A is for Authenticity

Ken BeattyDr. Ken Beatty 

Since the 1970s, teachers have been arguing about authenticity in the classroom. As a TESOL professor and textbook writer, I’m often asked whether I’m in favor of authenticity. It seems a simple question, but there are several related ideas to consider: How do we define authenticity? What is a continuum of authenticity? How does authenticity relate to materials, situation, and task? and Where and how do we locate authentic materials?

Defining authenticity
Most definitions of authenticity in the classroom can be reduced to the idea of something not created for use by language learners. In general, although textbooks can contain authentic materials, they are not authentic. On the other hand, we consider a local newspaper, menu, or bus schedule as being authentic; the language is natural and generally more applicable to the needs and interests of our students. This is one of the great strengths of exposing students to authentic materials: Outside the classroom, they continue learning as they encounter additional authentic materials.

A continuum of authenticity
The opposite of authentic materials are those that are inauthentic. Elementary school teachers and teachers of beginners use inauthentic materials such as simplified menus with purely descriptive names (hamburger) rather than confusing brand names (Big Mac®, Whopper®). Other aspects of the menu are similarly set in plain speech to avoid confusion.

But between authentic and inauthentic materials are constructed materials. In making constructed materials, teachers and materials developers usually start with authentic materials but simplify vocabulary, grammar, and even typefaces to make them more pertinent and accessible. In other cases, materials are constructed from scratch, based on different genres. As an experiment, I asked 56 experienced language teachers to review three passages and decide which were authentic and which were constructed. Only three teachers identified all three correctly (Beatty, 2015). If most teachers can’t tell the difference, well-written constructed materials are probably an acceptable alternative. Continue reading

Four Key Academic Challenges

CarolNumrich Carol Numrich 2014_Frances_BoydFrances Boyd

Each year, teachers face new, more complex challenges in their classrooms. As students’ interests and motivations for learning English evolve, so must the ESL teacher’s pedagogical resources and techniques. Four “A’s” identify today’s key challenges:

Attention

How can classroom teachers attract and maintain students’ attention in this fast-paced, tech-driven world? Students are all multi-tasking, but studies suggest that multi-tasking doesn’t work. So, how can teachers get students to attend?

Compelling themes and topics can be carefully chosen to arouse student interest. Scaffolding of content and skills helps maintain student interest as content is deepened and language skills are developed.

 Authenticity

Students may have difficulty attending because the material with which they are provided is not always relevant to their lives. In a world where so much information is found with just a click of the mouse, students are not willing to spend their time reading or listening to texts that are not “real.” They know the difference between “ESL texts,” material that has been created for the second-language learner, and material that is meant for native ears and eyes. They may “tune out” when asked to participate in activities that do not seem genuine.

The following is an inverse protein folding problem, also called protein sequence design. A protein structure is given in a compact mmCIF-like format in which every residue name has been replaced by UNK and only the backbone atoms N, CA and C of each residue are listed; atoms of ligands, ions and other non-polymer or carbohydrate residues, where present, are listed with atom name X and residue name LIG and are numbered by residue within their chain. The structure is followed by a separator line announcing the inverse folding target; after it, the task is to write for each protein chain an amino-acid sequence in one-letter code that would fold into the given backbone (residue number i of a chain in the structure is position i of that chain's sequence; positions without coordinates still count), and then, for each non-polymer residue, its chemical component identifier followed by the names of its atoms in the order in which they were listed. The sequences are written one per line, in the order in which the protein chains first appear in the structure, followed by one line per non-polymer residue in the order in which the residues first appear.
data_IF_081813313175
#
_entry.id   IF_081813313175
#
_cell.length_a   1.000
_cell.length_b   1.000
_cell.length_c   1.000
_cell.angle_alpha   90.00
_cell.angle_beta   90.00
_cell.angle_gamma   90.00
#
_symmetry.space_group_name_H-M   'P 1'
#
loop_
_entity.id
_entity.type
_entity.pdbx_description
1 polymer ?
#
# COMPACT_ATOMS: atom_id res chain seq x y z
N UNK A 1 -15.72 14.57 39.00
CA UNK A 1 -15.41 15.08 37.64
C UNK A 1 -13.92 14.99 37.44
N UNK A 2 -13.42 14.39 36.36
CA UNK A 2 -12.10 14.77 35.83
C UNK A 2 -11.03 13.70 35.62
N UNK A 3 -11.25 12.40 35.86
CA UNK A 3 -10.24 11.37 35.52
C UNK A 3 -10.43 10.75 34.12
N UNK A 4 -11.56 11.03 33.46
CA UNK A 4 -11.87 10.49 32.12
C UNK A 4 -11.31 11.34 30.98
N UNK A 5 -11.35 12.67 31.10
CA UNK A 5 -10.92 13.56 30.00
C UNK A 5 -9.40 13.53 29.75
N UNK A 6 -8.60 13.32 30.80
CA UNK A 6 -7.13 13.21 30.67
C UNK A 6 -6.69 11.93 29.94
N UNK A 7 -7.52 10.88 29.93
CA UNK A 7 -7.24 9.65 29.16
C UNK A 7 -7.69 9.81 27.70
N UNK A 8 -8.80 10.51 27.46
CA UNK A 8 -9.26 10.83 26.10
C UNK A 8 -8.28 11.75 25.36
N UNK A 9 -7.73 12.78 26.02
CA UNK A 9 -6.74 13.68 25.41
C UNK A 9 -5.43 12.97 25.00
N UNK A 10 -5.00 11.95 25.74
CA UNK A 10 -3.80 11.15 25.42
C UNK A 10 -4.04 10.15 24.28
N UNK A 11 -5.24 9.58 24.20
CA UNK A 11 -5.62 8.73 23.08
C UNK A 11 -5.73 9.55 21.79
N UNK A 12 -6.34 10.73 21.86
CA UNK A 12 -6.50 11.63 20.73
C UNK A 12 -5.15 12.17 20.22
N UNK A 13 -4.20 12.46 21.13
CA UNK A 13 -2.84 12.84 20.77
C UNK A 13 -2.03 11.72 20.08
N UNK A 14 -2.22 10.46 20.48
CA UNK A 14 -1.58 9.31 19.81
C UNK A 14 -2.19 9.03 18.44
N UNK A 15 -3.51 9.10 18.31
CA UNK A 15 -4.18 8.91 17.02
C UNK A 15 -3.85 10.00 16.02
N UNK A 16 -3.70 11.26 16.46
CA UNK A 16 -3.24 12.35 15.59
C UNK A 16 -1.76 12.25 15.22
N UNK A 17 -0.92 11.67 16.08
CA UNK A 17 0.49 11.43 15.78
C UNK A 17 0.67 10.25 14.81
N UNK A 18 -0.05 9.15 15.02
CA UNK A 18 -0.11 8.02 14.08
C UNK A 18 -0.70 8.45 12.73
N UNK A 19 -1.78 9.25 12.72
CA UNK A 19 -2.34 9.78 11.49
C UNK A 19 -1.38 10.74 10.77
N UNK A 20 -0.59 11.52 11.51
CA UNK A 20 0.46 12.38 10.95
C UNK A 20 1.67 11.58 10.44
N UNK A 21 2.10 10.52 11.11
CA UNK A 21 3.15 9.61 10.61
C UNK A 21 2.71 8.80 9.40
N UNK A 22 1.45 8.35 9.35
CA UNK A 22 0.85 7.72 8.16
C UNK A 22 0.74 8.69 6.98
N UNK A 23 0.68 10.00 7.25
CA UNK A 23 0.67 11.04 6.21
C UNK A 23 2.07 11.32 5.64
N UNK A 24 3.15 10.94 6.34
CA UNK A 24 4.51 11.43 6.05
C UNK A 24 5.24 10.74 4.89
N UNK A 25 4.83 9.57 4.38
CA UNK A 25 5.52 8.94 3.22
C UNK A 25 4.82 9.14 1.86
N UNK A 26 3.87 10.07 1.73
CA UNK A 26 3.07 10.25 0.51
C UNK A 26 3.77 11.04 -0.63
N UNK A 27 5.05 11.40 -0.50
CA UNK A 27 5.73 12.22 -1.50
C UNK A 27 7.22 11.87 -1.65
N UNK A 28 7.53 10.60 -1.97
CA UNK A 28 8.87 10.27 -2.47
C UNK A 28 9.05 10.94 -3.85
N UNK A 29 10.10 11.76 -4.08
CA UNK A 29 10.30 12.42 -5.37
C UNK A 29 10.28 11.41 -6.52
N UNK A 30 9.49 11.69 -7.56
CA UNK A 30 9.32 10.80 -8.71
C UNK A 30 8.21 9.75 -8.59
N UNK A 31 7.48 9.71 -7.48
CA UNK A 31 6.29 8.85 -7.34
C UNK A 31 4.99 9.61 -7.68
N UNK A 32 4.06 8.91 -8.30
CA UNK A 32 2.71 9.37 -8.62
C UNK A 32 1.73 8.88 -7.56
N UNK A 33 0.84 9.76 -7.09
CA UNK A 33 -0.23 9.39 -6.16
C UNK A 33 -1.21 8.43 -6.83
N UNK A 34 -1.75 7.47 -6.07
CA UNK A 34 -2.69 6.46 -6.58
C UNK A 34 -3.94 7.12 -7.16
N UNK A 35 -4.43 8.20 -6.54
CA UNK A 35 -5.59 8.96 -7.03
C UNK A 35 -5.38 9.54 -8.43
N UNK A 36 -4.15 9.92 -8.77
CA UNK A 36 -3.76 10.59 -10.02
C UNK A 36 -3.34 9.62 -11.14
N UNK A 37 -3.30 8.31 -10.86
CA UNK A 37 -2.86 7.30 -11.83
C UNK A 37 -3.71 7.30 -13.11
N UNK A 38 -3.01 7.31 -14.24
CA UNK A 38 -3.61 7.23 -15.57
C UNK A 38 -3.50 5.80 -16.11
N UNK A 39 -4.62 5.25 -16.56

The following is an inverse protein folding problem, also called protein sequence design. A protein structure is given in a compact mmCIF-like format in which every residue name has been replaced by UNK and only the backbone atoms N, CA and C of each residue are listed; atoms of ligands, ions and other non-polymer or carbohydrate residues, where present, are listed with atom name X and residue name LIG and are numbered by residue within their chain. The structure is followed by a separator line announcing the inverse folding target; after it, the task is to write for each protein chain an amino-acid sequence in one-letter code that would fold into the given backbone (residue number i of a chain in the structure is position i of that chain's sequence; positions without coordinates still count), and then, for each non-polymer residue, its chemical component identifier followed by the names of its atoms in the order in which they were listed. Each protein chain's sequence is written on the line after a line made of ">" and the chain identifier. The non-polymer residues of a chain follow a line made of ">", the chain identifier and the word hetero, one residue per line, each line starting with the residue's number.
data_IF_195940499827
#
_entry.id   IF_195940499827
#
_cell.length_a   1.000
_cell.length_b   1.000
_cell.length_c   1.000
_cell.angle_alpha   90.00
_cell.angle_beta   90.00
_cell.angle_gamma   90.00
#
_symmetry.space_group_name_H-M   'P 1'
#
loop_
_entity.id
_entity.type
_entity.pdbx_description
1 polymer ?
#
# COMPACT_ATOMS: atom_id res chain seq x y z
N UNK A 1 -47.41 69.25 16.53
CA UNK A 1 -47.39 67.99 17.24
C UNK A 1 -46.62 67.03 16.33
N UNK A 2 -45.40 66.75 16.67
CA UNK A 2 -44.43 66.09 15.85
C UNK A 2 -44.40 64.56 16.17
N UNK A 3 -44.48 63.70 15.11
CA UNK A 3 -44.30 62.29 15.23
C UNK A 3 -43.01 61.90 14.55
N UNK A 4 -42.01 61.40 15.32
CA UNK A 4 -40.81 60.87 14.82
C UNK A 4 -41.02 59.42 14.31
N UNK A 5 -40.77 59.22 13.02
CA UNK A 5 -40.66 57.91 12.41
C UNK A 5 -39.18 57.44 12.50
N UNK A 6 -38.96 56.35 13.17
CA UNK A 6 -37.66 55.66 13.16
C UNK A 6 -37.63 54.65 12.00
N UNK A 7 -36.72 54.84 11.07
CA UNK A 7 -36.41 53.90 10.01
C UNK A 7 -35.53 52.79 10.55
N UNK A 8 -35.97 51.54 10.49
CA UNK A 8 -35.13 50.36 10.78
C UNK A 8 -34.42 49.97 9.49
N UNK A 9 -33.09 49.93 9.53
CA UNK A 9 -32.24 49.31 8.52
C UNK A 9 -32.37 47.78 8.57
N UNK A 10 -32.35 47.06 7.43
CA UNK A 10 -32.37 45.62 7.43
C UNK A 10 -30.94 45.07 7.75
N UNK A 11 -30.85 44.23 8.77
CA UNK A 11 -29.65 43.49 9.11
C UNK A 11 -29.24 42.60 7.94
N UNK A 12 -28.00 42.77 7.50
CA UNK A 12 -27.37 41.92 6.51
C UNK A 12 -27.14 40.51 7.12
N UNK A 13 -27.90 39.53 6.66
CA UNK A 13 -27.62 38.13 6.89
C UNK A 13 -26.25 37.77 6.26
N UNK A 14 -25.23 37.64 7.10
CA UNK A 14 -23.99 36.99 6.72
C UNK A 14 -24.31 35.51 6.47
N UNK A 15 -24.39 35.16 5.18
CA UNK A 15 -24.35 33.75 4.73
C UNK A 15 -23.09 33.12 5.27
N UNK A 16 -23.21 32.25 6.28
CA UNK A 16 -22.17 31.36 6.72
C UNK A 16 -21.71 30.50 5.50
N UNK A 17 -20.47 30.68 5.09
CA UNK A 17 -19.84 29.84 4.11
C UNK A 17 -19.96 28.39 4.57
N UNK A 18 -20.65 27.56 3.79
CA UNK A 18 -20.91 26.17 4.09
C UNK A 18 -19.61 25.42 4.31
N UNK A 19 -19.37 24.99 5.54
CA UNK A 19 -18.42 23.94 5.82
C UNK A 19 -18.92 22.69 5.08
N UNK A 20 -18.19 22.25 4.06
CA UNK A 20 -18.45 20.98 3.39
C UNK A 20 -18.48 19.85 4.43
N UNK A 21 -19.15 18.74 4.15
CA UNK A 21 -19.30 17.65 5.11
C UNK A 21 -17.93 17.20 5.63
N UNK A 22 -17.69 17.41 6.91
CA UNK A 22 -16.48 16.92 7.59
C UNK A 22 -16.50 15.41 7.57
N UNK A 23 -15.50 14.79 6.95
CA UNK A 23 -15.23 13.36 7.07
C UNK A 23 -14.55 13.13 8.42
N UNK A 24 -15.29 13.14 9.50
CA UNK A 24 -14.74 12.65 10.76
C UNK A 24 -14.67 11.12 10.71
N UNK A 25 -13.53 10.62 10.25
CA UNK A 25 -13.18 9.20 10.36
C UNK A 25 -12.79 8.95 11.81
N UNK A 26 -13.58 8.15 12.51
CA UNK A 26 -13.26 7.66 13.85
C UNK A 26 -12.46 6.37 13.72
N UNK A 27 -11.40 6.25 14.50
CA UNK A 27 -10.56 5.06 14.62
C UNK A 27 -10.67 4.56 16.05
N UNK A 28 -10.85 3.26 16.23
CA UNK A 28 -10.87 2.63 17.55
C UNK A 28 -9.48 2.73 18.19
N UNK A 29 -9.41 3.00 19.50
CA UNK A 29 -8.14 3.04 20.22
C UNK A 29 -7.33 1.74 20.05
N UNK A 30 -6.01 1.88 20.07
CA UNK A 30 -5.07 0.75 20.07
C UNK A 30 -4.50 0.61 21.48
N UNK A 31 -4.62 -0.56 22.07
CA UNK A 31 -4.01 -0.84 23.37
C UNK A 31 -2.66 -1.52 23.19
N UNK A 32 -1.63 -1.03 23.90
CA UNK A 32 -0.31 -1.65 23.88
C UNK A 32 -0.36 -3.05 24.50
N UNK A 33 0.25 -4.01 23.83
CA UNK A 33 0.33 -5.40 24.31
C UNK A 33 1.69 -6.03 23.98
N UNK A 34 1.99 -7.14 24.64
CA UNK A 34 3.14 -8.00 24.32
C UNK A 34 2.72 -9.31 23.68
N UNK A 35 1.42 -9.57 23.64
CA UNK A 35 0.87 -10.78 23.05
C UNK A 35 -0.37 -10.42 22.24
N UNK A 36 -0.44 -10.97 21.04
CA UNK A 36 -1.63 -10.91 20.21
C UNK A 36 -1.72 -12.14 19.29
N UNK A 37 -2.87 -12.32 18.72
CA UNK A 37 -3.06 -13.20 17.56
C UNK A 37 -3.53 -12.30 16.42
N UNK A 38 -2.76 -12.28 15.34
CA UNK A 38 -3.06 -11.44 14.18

Teachers can seek to provide authentic materials and real-life language activities whenever possible, even at the intermediate level.

Accountability

In ESL classes, students are often not held accountable for producing the new language they are taught. They study new vocabulary and idioms, grammatical structures, and writing techniques, but then they may never actually use this new language in their own writing or speaking assignments. This could be because students do not get enough exposure or opportunities to practice, or it could be because the contexts in which they learn this new language may not be the most conducive to reaching the goals of language production. How can students be held more accountable for producing new language in their oral and written production? How can teachers lead students to a more natural production?

A purposeful recycling of language is essential if students are to produce new language on their own. Students need multiple exposures to new language in a variety of contexts to ensure their production of that language. Assessments must be well aligned to the language-learning goals of a particular course.

Academic Preparation

Students may struggle with meeting the expectations of an academic program. For example, discourse synthesis is a skill required in both high school and college-level courses, but ESL learners may feel overwhelmed with the task of writing about a topic with reference to multiple texts. They may need help in selecting, summarizing, and organizing texts.

In addition, performing well in college-level classes and on tests requires a variety of critical thinking skills. L2 learners from cultures that do not teach critical thinking may be especially challenged.

ESL teachers can teach organization and synthesis strategies and inference comprehension skills as part of their language curriculum. Higher-level critical thinking skills can also be incorporated to prepare students for the demands of an academic program.